12:301:45 TR Eppley 110 
Dr. David Reed
203D Hitchcock x2583 DaveReed@creighton.edu 
Prerequisite: CSC 222.
This course builds upon the fundamental programming concepts from CSC 221: Introduction to Programming and CSC 222: ObjectOriented Programming. It provides an introduction to fundamental data structures used in solving problems, including the programming and mathematical concepts required to implement and analyze data structures. Specific data structures include lists, sets, maps, and linked structures. Supporting concepts include logic, proof techniques, and basic graph theory.
The specific goals of this course are:
Students will complete 68 assignments throughout the semester. Most assignments will involve the design and implementation of Java programs that appropriately utilize data structures. Assignments may also contain written components, for example, justifying data structure choices or analyzing program behavior. Late assignments will be accepted up to 7 days after their due date, with a 25% penalty. Beyond 7 days, late submissions will not be accepted. There will be 810 module quizzes quizzes, one 75minute midterm exam, and a cumulative final exam.
There is no specific attendance policy for the course, although it is expected that absences will leave the student unprepared for tests and assignments. Quizzes and tests will not be rescheduled except in extreme circumstances. However, the lowest quiz grade will be dropped. The final grade for the course will be based on the following weightings:
810 module quizzes  05 % 
68 programming assignments  45 % 
75minute midterm exam  20 % 
100minute final exam  30 % 
At the minimum, departmental grading cutoffs for the final average will apply. That is, 92100% guarantees an A, 8791% a B+, 8286% a B, 7781% a C+, 7176% a C, and 6070% a D. Depending on class performance, some shifting of grades (in an upward direction only) may occur as final letter grades are assigned.
It is expected that all students check their Creighton email accounts regularly. Official announcements, such as assignment revisions or class cancellations, will be distributed through Creighton email.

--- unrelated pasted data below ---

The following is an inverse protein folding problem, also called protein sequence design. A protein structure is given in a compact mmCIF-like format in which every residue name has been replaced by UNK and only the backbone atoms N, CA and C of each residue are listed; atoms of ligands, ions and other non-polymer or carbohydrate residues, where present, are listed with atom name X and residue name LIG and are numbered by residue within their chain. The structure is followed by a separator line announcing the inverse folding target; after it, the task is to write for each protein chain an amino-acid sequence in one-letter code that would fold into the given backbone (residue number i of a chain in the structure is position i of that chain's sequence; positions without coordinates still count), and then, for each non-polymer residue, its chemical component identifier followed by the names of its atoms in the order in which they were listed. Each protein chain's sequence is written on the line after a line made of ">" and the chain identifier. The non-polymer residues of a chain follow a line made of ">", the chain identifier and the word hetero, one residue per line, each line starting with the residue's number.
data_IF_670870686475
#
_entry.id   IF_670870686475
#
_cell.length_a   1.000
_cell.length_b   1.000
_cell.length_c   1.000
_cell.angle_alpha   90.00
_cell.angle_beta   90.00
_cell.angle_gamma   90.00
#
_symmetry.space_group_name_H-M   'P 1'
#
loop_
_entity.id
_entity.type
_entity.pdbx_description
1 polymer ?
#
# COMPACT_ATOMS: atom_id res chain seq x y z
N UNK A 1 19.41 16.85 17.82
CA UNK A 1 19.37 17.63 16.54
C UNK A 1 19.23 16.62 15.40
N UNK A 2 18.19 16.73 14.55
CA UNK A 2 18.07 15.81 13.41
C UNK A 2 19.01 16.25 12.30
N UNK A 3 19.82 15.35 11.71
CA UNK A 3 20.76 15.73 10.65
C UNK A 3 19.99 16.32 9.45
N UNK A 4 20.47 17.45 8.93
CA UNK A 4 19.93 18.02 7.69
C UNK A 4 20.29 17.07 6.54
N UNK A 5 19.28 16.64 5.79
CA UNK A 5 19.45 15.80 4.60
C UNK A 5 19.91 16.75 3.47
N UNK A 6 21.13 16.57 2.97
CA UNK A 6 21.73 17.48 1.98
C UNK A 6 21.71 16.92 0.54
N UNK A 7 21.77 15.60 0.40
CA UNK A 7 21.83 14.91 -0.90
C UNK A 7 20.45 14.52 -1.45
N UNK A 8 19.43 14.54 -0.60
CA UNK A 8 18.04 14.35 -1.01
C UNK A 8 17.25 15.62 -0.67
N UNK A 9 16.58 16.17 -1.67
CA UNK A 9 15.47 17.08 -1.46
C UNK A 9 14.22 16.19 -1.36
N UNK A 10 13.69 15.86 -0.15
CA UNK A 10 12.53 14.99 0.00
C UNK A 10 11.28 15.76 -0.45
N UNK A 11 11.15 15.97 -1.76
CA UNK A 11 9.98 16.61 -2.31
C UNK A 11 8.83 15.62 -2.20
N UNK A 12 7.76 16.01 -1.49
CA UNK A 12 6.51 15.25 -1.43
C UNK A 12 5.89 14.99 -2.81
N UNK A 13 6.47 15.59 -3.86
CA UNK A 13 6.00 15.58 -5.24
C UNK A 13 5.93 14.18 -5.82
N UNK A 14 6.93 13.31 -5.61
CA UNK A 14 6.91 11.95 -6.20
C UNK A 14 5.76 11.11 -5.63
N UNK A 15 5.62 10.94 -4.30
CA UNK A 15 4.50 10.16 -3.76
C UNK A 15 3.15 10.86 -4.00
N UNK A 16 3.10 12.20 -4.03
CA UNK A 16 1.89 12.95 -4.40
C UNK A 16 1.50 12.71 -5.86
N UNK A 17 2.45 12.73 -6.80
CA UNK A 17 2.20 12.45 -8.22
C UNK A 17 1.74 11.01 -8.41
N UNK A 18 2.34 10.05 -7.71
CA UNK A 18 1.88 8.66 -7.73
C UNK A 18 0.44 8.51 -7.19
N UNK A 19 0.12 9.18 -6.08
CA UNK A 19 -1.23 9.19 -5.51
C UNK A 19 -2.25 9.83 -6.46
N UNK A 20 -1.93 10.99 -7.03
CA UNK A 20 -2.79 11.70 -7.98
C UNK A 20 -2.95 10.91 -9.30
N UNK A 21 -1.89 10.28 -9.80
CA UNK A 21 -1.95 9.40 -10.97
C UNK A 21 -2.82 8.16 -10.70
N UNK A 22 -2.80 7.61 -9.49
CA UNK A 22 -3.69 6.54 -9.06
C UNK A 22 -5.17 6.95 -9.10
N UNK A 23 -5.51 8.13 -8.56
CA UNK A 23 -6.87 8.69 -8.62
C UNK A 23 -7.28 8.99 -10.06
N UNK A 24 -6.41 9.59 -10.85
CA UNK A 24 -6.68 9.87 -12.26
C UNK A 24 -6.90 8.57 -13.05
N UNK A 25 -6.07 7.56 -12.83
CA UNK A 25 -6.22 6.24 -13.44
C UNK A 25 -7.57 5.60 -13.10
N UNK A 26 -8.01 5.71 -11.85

Creighton's policy on cheating and plagiarism is spelled out in the the Student Handbook, with college procedures available online. In addition to this, the following guidelines hold pertaining to programs. Unless the assignment explicitly states otherwise, programs are to be the sole work of the student  collaboration on the design or coding of a program is not allowed. Questions regarding homework assignments should be directed at the instructor only. Students may seek debugging assistance or clarifications on assignments using the class mailing list. Repeat: All student interactions regarding homework assignments must take place via the class mailing list!
Violations of this collaboration policy will be dealt with severely, with possible outcomes including failure in the course. In the case of programming assignments, you are encouraged to start early so that there is time to seek help from the instructor as the need arises.
Date  Topic  Readings  Homework 

Aug 24 
Course overview. (ppt/pdf)  HW1: due 9/6 & 9/11  
29 31 
Java Review: (ppt/pdf) classes, OO, data structures, efficiency. 
222 material S:1 

Sep 5 7 
Lists, Stacks & Queues: (ppt/pdf) List, ArrayList code, HW1 review, 
S:4 

12 14 
stacks, delimiter matching, runtime stack, queues, scheduling, HW2 overview. 

HW2: due 9/25 
19 21 
Algorithm Analysis: (ppt/pdf) searching & sorting, analysis. 
S:2.32.4, 3 C&S:78 

26 28 
Linked Structures: (ppt/pdf) nodes, single vs. double links, 
S:4.14.3 

Oct 3 5 
LinkedList implementation, iterators. Counting/analysis techniques: (ppt/pdf) 
C&S:6 

10 12 
sequences, permutations, proof techniques. MIDTERM EXAM 
C&S:2 

17 19 
FALL BREAK  NO CLASS  
24 26 
midterm review Tree structures: 
S:2.6 

31 Nov 2 
trees, tree recursion, BinaryTree class, binary search trees, BinarySearchTree class. 
S:5.15.3 C&S:8 

7 9 
Balanced and other trees: AVL, redblack, TreeSet/TreeMap, heaps. 
S:5.45.7 

14 16 
Hash tables: collisions, probing, chaining. 
S:9 

21 23 
HashSets & HashMaps, hashCode. THANKSGIVING  NO CLASS 
S:11 

28 30 
Graphs: simple vs. directed, adj. matrix vs. list, 
C&S:10 

5 7 
graph searches, finite automata. course overview 


Dec 14 
FINAL EXAM Thu, 1:002:40